Climate change was always a contender, but nobody has yet agreed on the kind of change that would have been especially uncomfortable for dinosaurs. Perhaps the climate became too hot, too cold, too dry, too wet or too changeable. Perhaps an increase in oxygen in the atmosphere led to fires, and the dinosaurs burned or choked to death. Perhaps they suffered from volcanic eruptions, mountain-building, a fall in sea-level, a shift in the Earth’s rotational poles, destruction of the ozone layer, cosmic radiation from a supernova, or the impact of an asteroid. These hypotheses had the advantage of being (in some cases) testable. They also had a more insidious effect: if dinosaurs died out because of some external change rather than any inherent flaw, the question naturally arises of whether, had this change not occurred, the dinosaurs might still be here.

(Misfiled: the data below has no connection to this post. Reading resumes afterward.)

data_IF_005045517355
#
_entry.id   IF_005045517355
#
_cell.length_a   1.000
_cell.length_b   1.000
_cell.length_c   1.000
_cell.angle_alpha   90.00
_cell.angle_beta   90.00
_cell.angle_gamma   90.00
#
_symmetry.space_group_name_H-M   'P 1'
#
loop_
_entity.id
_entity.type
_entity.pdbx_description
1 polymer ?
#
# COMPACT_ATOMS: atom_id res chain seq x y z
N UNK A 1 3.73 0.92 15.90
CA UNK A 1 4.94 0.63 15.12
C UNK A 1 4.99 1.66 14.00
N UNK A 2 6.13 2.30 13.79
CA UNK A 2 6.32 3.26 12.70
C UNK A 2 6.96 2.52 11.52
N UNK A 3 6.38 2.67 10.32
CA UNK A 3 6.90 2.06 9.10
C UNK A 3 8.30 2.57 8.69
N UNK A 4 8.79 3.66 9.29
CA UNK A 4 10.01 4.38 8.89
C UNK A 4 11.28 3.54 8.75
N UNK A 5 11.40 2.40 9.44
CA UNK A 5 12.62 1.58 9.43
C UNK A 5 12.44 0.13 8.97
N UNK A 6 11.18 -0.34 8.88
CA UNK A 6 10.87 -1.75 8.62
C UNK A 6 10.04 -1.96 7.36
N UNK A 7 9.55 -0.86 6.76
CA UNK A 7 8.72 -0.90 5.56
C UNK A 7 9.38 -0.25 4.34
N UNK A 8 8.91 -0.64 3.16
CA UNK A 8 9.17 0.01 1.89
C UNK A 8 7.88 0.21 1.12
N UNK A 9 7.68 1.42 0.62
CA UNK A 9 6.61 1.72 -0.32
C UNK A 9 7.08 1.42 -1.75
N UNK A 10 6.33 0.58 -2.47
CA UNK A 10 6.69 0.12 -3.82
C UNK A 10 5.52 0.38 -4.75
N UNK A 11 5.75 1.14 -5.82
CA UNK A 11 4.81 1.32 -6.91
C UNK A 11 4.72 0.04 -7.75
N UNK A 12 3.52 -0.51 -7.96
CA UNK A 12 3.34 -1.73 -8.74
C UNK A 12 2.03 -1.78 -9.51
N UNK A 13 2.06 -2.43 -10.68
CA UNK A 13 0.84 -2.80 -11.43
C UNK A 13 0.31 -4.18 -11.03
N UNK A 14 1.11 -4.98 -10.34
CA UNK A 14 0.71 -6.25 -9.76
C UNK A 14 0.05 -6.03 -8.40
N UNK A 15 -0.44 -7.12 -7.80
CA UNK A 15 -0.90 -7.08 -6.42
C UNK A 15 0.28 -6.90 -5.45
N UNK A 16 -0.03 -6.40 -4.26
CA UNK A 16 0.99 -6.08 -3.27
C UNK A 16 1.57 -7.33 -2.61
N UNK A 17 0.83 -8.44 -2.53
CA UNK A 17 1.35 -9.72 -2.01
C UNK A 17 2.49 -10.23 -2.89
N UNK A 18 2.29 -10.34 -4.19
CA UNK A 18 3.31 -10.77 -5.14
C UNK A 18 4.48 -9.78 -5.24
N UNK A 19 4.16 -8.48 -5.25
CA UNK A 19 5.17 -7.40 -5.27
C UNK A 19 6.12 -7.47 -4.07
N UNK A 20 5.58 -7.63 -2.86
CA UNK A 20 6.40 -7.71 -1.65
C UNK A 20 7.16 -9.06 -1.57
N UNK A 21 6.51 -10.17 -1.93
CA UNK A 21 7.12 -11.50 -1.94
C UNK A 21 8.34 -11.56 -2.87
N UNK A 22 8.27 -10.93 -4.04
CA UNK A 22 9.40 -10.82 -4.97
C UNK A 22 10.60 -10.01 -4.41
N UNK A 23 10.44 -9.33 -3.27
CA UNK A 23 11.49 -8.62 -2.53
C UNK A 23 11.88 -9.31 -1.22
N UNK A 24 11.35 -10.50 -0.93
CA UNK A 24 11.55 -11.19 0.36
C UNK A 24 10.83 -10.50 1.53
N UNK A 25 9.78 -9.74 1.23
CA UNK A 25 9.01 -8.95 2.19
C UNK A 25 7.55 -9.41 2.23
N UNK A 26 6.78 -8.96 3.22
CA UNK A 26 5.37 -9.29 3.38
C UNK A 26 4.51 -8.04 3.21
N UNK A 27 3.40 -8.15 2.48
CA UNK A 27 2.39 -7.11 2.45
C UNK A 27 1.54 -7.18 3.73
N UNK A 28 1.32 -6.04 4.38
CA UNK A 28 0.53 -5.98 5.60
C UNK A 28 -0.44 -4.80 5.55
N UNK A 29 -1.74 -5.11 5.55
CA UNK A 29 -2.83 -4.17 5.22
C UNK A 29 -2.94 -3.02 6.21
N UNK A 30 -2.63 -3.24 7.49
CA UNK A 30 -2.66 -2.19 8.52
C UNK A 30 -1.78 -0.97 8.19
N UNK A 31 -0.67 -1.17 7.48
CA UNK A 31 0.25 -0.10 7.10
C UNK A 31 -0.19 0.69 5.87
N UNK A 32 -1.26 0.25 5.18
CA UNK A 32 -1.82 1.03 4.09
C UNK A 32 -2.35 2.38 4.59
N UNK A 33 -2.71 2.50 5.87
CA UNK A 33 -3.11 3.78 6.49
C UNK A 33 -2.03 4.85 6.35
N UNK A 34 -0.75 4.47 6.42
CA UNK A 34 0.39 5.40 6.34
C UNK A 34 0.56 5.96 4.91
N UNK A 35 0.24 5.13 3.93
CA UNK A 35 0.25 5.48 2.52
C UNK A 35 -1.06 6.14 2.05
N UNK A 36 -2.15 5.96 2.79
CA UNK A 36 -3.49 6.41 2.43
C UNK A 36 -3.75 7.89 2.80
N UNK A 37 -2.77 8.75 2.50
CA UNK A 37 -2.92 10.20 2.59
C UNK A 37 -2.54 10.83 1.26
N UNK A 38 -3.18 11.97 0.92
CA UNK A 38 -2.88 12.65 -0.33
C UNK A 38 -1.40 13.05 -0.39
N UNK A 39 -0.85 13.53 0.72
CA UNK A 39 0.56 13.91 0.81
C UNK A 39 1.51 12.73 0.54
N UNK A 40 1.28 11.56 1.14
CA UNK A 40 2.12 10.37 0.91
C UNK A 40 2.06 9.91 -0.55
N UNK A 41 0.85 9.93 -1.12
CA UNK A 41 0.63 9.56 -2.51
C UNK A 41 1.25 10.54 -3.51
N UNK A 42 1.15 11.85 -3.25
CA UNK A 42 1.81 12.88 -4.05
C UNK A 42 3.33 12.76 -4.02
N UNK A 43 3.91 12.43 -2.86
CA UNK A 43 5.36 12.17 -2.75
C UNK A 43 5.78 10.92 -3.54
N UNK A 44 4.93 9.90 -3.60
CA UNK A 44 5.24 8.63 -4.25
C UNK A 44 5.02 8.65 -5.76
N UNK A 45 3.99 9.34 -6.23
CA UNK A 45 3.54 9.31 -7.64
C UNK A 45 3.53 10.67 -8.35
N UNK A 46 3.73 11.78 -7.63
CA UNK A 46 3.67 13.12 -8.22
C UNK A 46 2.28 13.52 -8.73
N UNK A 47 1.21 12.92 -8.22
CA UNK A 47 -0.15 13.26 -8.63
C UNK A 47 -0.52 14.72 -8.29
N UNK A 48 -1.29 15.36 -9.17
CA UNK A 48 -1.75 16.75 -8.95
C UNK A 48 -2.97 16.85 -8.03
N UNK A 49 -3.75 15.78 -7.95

Under the influence of palaeontologists such as Stephen Jay Gould, the notion of progressive evolution has given way to a more makeshift world view, in which circumstances play as great a part as natural selection in shaping the history of life. In this view, chance happenings and sudden disasters may have resounding evolutionary consequences. Such sudden disasters were meat and drink to early geologists, raised on the cramped chronology of the Bible. If the world had been created in 4004 BC, the only way to move mountains was all at once, in some divinely-ordained spasm. In the 19th century, however, geologists came to realise that the Earth was much older, allowing plenty of time for mountains to rise, and be eroded again, grain by grain. Given enough time, a rivulet could carve out the Grand Canyon.